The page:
Grading of Late Effects in Young Adult Survivors of Childhood Cancer Followed in an Ambulatory Adult Setting

Cancer. 2000 Apr 1;88(7):1687-95.


Background: The objective of the current study was to describe a multidisciplinary transition program for following young adult survivors of childhood cancer in an adult-based ambulatory medical setting and to report the late effects with grades of toxicity diagnosed in all adult survivors followed in the program.

Methods: The study population was comprised of all young adult survivors (n = 96) of childhood cancer who were seen in the After the Cancer Experience (ACE) Young Adult Program prior to January 31, 1999. The median age of the survivors was 22.8 years (range, 17-34 years) and the median interval from the time of cancer diagnosis was 15.2 years (range, 6-25 years). Primary cancer groups included: leukemia, 33%; sarcoma, 24%; Hodgkin disease, 15%; non-Hodgkin lymphoma, 12%; Wilms' tumor, 9%; and other, 7%. Late effects were graded using the Common Toxicity Criteria, Version 2 (CTCv2), developed by the National Cancer Institute.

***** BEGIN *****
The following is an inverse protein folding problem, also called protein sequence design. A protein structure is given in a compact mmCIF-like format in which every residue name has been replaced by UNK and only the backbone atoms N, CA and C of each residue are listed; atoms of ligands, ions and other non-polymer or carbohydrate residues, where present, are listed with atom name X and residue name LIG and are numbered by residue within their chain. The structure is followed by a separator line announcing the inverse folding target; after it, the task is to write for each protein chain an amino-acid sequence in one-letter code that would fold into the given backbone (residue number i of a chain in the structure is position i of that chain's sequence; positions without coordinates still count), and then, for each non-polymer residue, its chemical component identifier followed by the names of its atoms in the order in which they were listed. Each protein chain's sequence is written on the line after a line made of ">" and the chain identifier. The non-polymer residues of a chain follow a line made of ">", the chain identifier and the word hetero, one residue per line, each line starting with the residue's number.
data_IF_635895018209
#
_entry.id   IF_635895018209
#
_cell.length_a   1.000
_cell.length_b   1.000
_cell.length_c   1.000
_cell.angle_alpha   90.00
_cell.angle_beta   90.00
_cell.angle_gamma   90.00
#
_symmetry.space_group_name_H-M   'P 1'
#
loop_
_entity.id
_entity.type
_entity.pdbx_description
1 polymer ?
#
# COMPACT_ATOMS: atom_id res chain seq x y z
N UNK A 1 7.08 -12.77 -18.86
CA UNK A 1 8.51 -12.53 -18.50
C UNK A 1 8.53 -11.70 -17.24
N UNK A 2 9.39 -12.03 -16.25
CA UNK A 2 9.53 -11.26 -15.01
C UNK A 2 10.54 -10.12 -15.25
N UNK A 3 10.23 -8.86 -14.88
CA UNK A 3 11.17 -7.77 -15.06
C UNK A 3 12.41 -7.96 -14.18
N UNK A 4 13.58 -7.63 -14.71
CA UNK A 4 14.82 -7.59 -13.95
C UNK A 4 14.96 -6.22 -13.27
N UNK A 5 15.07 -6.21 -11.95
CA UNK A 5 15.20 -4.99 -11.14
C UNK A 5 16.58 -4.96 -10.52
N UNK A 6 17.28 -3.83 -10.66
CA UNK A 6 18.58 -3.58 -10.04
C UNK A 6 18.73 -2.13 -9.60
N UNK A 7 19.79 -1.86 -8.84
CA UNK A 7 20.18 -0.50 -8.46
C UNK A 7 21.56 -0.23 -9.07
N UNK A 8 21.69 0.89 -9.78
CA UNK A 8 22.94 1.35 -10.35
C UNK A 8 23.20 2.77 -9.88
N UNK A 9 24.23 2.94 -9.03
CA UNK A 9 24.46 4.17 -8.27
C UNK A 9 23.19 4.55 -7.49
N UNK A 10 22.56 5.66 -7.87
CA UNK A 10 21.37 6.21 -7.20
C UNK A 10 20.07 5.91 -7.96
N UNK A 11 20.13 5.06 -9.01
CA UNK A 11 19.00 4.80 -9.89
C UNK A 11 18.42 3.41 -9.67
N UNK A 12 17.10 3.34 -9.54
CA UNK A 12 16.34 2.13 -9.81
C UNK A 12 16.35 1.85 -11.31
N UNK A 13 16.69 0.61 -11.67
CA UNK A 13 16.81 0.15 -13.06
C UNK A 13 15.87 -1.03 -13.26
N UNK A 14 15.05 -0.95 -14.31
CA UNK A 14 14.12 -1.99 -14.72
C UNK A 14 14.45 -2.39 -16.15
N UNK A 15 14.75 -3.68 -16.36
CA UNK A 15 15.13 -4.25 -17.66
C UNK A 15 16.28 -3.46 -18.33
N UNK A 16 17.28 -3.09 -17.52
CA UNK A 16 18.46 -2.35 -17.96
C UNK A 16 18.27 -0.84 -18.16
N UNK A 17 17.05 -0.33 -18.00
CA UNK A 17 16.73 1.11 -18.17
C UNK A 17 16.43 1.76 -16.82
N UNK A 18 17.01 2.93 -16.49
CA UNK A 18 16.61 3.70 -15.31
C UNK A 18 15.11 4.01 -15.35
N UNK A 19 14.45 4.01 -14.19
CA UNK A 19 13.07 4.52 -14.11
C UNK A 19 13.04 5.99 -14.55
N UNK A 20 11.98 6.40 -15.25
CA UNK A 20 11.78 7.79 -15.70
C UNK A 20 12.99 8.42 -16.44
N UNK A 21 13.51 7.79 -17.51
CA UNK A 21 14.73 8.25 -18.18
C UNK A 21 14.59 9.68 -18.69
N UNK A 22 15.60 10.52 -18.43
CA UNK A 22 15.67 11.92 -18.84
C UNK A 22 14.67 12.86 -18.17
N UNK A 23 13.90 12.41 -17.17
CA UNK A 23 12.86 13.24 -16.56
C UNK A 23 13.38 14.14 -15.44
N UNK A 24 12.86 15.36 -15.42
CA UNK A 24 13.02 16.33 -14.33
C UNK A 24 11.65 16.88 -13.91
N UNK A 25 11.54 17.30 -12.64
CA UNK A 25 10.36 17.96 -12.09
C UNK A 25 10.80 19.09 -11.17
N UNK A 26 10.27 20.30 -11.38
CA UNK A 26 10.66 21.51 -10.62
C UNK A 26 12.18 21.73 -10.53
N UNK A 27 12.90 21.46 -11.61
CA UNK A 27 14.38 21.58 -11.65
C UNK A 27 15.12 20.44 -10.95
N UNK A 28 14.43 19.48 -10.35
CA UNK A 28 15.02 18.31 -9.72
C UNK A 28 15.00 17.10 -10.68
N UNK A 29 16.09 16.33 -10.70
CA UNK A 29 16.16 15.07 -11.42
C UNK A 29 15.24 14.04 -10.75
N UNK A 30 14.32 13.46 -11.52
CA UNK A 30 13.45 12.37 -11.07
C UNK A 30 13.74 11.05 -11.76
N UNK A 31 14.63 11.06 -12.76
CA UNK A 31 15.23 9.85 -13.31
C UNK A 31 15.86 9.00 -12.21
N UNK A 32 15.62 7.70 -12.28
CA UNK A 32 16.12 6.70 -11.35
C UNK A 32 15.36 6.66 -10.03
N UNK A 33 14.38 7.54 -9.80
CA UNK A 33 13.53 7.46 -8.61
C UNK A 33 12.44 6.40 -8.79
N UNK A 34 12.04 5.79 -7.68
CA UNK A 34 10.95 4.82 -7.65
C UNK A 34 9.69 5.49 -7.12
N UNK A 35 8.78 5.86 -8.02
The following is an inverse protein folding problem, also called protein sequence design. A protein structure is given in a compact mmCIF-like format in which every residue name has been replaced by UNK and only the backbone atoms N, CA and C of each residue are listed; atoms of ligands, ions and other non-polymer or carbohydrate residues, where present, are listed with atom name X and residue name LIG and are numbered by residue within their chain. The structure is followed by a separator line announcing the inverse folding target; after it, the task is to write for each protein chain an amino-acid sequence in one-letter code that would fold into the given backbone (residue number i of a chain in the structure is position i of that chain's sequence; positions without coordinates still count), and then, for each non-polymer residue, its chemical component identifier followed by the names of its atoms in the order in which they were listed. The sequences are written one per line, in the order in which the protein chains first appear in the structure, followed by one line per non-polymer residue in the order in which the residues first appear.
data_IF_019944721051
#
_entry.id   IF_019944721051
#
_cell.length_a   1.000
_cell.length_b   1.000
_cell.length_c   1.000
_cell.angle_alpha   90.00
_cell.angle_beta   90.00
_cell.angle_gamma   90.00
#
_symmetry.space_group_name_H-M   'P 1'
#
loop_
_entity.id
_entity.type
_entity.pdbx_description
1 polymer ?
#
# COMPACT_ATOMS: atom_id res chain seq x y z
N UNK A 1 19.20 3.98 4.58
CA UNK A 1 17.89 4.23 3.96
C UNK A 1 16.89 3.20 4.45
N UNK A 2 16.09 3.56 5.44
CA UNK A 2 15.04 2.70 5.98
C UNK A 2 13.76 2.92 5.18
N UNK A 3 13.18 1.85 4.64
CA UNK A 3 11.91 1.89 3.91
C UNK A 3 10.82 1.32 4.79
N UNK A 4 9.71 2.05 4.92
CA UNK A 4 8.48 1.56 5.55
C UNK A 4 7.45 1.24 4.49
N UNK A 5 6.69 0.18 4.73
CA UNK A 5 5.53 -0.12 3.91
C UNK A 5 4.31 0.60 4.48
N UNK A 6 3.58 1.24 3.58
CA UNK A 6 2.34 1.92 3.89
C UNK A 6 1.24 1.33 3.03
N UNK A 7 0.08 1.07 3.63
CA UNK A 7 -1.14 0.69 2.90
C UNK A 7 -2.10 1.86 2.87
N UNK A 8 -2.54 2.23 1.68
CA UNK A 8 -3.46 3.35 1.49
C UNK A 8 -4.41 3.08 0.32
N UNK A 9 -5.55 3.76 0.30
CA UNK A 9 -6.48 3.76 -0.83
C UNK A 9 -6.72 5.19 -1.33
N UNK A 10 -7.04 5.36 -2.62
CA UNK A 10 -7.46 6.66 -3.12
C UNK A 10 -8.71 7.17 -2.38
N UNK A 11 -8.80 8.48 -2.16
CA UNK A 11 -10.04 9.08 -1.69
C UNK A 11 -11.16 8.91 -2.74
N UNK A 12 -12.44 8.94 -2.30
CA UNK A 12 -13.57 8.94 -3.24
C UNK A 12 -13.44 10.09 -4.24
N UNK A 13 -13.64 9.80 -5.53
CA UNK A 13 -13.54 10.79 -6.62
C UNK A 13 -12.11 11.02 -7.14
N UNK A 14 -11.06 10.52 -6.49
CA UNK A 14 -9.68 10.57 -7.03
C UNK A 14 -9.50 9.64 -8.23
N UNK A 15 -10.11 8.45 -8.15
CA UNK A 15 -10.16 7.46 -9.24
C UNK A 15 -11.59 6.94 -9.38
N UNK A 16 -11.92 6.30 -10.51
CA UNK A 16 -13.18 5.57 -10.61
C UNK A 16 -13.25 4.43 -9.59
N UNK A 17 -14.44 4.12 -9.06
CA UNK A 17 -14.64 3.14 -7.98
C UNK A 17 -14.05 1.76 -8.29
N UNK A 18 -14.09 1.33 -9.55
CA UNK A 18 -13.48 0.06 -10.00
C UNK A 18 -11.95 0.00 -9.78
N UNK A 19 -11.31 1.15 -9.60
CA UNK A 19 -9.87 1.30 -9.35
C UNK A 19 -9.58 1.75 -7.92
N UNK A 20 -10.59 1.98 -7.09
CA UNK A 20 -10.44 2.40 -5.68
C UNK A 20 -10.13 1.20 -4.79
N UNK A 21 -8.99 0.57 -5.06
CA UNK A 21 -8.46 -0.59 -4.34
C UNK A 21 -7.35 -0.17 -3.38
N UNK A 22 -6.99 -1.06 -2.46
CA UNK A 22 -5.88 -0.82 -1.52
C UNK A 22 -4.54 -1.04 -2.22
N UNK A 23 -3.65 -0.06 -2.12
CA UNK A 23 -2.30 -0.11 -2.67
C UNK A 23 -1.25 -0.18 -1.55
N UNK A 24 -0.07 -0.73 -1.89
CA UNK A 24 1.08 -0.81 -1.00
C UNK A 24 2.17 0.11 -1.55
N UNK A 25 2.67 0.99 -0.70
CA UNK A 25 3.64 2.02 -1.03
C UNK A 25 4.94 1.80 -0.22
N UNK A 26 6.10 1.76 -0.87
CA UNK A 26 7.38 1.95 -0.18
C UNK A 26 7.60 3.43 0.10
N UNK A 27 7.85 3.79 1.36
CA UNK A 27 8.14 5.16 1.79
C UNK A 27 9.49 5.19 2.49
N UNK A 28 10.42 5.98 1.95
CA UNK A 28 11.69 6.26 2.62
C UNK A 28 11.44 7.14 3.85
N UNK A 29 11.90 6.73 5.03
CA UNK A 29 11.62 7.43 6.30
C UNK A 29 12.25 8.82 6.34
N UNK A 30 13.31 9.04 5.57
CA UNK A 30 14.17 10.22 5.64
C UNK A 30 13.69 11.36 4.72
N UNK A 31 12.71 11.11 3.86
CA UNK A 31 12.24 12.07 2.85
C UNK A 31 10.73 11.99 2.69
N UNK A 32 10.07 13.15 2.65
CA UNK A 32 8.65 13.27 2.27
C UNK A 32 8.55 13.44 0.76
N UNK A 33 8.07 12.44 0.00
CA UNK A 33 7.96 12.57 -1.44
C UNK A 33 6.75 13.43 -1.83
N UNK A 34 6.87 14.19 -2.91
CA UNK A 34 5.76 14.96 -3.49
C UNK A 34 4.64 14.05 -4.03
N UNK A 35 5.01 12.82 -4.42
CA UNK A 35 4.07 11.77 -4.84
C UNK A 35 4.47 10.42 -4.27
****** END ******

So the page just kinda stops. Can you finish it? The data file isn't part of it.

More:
Results: Approximately 69% of the patients (66 of 96) had at least 1 late effect. Thirty-three percent of patients had a single late effect whereas 36% had >/= 2 late effects. Thirty percent of patients had a CTCv2 Grade 3 or 4 late effect.

Conclusions: The current study represents an example of a successful multidisciplinary transition program in an ambulatory, adult setting for young adult survivors of childhood cancer. Late effects of cancer treatment are common in young adult survivors, with approximately 33% being moderate to severe. Further studies are needed to modify CTCv2 with the aim of developing a reliable and valid tool to assess late effects in long term survivors of childhood cancer.

Publication types

  • Multicenter Study
  • Research Support, Non-U.S. Gov't

MeSH terms

  • Adolescent
  • Adult
  • Antineoplastic Agents / adverse effects*
  • Child
  • Continuity of Patient Care*
  • Female
  • Follow-Up Studies
  • Health Status
  • Humans
  • Male
  • Neoplasms / therapy*
  • Radiotherapy / adverse effects*
  • Survivors*


  • Antineoplastic Agents